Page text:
The Society for Economic Botany

Fostering research and education on the past, present, and future uses of plants by people.

SEB Statement on Diversity and Inclusion

Society for Economic Botany Statement on Diversity and Inclusion

The Society for Economic Botany strongly condemns the ongoing acts of police violence against African Americans. We stand in solidarity with the Black community, with Indigenous communities, and with all People of Color, including their diasporas. The resistance sparked by recent police violence has served as a catalyst for a long overdue call for racial justice. We fully support this call. Racism and discrimination are severely damaging to Black Americans in the United States, and to peoples from the diverse communities worldwide of which we are intimately a part. We owe it to them and to ourselves to be allies in the fight against racism.

The ethnobiological sciences recognize that the planetary environment includes all people. People are not separate from "nature" but have served as integral stewards of landscapes and biota for generations. If we profess to embrace the cultural diversity of botany, we must support our allies who sustain such diverse forms of ethnobotanical knowledge.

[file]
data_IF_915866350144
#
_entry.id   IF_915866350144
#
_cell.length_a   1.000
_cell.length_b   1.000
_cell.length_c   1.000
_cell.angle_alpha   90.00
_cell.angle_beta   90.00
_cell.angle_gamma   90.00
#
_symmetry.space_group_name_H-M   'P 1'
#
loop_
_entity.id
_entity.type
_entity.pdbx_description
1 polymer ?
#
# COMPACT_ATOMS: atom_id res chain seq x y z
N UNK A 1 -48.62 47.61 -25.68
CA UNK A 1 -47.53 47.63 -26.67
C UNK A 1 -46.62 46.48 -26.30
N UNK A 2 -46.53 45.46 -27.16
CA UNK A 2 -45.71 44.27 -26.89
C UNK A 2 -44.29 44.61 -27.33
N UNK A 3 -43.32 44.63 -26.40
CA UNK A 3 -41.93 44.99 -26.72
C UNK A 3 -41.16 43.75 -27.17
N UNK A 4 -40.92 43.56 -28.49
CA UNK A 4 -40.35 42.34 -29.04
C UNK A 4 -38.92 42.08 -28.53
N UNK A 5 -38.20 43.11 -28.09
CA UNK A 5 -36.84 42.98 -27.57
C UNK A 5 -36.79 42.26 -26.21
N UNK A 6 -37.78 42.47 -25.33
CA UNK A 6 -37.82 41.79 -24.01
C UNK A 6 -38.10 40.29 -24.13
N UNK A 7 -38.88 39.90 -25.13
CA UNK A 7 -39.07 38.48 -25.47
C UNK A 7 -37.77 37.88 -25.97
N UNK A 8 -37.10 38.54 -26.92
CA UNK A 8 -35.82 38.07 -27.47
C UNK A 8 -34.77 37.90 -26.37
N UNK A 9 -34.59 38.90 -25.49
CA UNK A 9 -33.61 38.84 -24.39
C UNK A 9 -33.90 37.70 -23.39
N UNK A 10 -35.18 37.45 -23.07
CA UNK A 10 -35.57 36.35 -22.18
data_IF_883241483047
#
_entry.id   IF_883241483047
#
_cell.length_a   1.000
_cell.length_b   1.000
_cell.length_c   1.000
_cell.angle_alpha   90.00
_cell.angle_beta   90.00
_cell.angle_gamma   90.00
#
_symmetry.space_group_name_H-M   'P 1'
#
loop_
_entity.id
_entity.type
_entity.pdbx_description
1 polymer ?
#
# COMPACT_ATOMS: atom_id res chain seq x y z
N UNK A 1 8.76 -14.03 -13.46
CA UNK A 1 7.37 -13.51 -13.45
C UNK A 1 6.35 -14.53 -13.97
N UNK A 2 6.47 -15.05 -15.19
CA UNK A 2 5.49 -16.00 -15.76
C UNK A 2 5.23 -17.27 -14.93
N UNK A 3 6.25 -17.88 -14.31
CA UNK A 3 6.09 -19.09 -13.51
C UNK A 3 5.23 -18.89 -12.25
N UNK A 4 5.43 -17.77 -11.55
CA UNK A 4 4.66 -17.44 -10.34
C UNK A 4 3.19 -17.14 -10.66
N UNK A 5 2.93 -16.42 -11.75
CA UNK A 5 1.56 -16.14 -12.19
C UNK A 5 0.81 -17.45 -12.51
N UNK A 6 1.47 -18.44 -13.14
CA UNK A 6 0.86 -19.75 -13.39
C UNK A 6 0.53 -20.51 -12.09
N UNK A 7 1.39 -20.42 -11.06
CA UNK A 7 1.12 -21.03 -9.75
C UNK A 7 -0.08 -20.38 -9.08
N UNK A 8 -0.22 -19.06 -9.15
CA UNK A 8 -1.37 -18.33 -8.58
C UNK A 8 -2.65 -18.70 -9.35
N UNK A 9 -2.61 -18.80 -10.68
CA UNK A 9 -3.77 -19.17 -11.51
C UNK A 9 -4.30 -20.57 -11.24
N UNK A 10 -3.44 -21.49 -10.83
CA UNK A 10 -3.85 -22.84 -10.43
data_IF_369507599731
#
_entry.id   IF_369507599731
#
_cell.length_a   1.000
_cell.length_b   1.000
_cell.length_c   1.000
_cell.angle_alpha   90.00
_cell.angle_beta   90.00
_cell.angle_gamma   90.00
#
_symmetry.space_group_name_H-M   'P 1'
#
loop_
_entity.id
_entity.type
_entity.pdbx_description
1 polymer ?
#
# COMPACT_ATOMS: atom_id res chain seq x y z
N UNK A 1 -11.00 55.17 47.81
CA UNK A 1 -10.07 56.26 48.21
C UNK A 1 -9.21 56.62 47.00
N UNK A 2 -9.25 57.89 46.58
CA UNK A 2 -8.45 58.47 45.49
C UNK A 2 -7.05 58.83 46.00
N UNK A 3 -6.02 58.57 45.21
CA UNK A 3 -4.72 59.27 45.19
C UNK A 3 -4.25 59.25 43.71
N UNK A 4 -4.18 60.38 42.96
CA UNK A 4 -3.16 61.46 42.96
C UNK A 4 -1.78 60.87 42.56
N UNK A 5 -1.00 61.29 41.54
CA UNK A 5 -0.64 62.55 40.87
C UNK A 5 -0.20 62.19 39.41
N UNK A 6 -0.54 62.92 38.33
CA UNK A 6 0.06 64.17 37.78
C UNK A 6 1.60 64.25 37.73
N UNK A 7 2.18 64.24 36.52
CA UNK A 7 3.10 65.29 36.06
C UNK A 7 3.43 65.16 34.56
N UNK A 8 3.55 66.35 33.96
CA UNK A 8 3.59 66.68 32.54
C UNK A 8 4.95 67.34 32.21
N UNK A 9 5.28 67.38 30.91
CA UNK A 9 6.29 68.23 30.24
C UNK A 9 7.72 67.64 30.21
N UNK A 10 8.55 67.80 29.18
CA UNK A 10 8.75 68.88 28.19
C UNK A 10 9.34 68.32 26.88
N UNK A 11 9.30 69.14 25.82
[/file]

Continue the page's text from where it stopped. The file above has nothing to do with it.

We recognize that the discipline of economic botany (and in fact the very terminology) is deeply interwoven with a history of extraction, inequality and cruelty. We must challenge this legacy through a renewed commitment to diversity, inclusion and equity, not only in our communities, but also in our discipline. This includes a continued reflection on how structural racism is embedded in the power of terminology, lineages of knowledge, and hiring practices.

As individuals and as a Society, we must protect and respect the civil liberties of human beings by seeing, learning about, and challenging discrimination. We must not only practice kindness and respect in our teaching, research, and administrative duties, but also strive to recognize unconscious biases and inequalities that influence our interactions and the future of our science. These are essential steps towards advancing our discipline and our communities. It is a commitment that the Society’s Board takes on with new strength.

Signed on behalf of Council
Mark Nesbitt, President
Sunshine Brosi, Past President
Nanci Ross, President Elect

Some resources for action and learning:

Information and donation hub:

75 Things White People Can Do for Racial Justice:

Donate to the Black Lives Matter movement:

Decolonial approaches to natural history collections:

See also the statement and resources from the Society of Ethnobiology: